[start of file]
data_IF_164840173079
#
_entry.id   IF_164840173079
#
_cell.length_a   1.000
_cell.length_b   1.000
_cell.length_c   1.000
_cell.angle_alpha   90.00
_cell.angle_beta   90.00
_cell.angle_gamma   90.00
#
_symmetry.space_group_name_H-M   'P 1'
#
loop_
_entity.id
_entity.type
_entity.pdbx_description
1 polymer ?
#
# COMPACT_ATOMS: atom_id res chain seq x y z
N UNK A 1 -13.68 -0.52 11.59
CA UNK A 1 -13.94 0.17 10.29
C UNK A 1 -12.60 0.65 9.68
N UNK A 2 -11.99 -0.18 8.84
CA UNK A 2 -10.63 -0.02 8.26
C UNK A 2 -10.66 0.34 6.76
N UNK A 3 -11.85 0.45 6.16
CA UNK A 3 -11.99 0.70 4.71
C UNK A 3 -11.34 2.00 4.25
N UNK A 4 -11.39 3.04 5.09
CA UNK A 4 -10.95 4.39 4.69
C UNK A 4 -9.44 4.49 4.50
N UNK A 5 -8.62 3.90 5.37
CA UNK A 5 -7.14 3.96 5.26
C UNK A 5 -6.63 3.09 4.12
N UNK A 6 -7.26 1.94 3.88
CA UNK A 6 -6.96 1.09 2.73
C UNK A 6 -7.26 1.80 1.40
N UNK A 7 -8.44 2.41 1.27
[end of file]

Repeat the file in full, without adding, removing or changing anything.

data_IF_164840173079
#
_entry.id   IF_164840173079
#
_cell.length_a   1.000
_cell.length_b   1.000
_cell.length_c   1.000
_cell.angle_alpha   90.00
_cell.angle_beta   90.00
_cell.angle_gamma   90.00
#
_symmetry.space_group_name_H-M   'P 1'
#
loop_
_entity.id
_entity.type
_entity.pdbx_description
1 polymer ?
#
# COMPACT_ATOMS: atom_id res chain seq x y z
N UNK A 1 -13.68 -0.52 11.59
CA UNK A 1 -13.94 0.17 10.29
C UNK A 1 -12.60 0.65 9.68
N UNK A 2 -11.99 -0.18 8.84
CA UNK A 2 -10.63 -0.02 8.26
C UNK A 2 -10.66 0.34 6.76
N UNK A 3 -11.85 0.45 6.16
CA UNK A 3 -11.99 0.70 4.71
C UNK A 3 -11.34 2.00 4.25
N UNK A 4 -11.39 3.04 5.09
CA UNK A 4 -10.95 4.39 4.69
C UNK A 4 -9.44 4.49 4.50
N UNK A 5 -8.62 3.90 5.37
CA UNK A 5 -7.14 3.96 5.26
C UNK A 5 -6.63 3.09 4.12
N UNK A 6 -7.26 1.94 3.88
CA UNK A 6 -6.96 1.09 2.73
C UNK A 6 -7.26 1.80 1.40
N UNK A 7 -8.44 2.41 1.27